Lesotho: Acute Food Insecurity Situation July – September 2021 and Projection for October 2021 – March 2022

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Photo by Dave Hoefler on Unsplash

Key results

According to the results of the latest IPC Acute Food Insecurity analysis, about 179,000 people (12% of the analyzed population in rural areas of Lesotho) are facing high acute food insecurity (IPC Phase 3) in the current period from July to September 2021, and may require humanitarian action to reduce food gaps, protect and restore livelihood and prevent acute malnutrition. All ten analyzed rural districts of the country have been classified in IPC Phase 2 (Stressed) in the current period. From October 2021 to March 2022, around 312,000 people (21% of the analyzed population) are projected to be in IPC Phase 3. Seven of the analyzed districts are projected to be in Crisis (IPC Phase 3) in this period.

Although heavy rains destroyed some crops in January 2021, causing waterlogging in some parts of the country, Lesotho registered an improvement in crop production this year due to the good seasonal rainfall performance, after three consecutive years (2017/18, 2018/19 and 2019/20) of poor agricultural production. Crop production is expected to boost the economy to the moderate growth of 2.6%. The increase in crop production also resulted in improved household food access. However, some poorer households across Senqu River Valley and mountain livelihood zones are expected to experience food consumption gaps before the start of the projected period, which is normally the lean season in Lesotho. Prices of food remained higher than both last year’s and the five year average and are expected to remain high in the projected period.

Recommendations & next steps

  • Urgent action is required to save lives, reduce food consumption gaps and protect livelihoods of all vulnerable people in Crisis (IPC Phase 3) to protect livelihoods and reduce food consumption gaps.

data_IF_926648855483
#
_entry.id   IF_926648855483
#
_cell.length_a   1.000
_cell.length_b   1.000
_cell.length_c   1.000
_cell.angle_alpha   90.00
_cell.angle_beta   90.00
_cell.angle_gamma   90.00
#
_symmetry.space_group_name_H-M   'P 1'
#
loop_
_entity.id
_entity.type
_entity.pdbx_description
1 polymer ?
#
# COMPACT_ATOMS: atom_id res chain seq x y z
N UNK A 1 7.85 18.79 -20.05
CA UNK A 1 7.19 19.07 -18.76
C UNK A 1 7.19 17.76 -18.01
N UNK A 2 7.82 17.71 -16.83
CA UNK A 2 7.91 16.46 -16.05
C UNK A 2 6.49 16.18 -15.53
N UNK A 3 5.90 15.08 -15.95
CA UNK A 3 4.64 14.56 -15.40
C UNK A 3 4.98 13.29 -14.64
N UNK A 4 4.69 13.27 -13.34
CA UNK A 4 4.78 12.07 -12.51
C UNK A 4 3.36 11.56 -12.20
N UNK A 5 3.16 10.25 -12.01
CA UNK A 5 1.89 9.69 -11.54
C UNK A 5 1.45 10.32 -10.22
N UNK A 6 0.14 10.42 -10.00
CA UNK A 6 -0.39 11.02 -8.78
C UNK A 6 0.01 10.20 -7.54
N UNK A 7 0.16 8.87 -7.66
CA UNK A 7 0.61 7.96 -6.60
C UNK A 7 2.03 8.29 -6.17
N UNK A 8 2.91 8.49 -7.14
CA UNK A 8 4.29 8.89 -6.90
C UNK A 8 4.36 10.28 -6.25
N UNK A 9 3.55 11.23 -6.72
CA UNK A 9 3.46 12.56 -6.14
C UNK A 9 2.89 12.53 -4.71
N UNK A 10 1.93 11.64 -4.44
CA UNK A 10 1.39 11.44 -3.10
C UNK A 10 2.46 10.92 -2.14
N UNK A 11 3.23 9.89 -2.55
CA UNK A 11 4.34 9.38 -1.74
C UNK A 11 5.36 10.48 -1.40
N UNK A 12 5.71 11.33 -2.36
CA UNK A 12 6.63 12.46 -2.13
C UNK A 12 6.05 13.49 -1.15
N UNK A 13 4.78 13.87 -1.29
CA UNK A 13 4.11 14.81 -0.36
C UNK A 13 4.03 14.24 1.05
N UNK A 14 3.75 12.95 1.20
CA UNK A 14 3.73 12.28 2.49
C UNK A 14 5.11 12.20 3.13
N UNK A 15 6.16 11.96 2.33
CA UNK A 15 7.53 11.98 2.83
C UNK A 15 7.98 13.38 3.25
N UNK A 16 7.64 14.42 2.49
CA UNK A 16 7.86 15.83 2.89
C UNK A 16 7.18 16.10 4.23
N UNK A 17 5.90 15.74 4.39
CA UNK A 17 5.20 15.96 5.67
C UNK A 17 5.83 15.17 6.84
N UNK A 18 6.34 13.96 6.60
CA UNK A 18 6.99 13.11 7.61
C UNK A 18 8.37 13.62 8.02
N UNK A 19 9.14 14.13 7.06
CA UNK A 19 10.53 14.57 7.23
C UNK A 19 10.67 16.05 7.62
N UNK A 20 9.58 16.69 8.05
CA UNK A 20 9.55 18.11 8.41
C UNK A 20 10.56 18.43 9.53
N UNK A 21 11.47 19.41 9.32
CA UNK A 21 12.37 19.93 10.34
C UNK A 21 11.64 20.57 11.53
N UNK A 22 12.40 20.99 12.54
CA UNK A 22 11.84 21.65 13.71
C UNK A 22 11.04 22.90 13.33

• Provision of agricultural inputs to farming households that cannot afford access to inputs.
  • Government to continue with the initiative of local purchase of grains and beans from local producers to promote market opportunities for farmers who have surplus from own produce.
  • Reduction of food consumption gaps by improving access to food, through appropriate modalities.
  • Protection of livelihood assets and production systems through livestock vaccination campaigns and fodder production interventions.
  • Promotion of resilience building initiatives, such as climate-smart agriculture.
  • Returnee migrants should be prioritized for support to establish alternative livelihoods and should be included in social relief programmes.
  • Livelihoods recovery programmes (i.e. agricultural inputs) for populations in Stressed (IPC Phase 2).
  • Development of complementarity programmes (i.e. backyard gardening inputs for poor and very poor households).
  • Capacity building programmes for populations in Stressed (IPC Phase 2) or above.
  • Food price subsidy intervention should be prioritized and well targeted.
  • The government to continue implementing agricultural inputs subsidies to include the short seasoned varieties, and supply be made on time to facilitate timely planting.
  • The National Strategic Resilience framework should be fully operationalized to ensure that households diversify their livelihoods to withstand future shocks.
  • Intensify nutrition education with more emphasis on feeding practices inclusive of exclusive and recommended duration of breastfeeding.

Read full report here!

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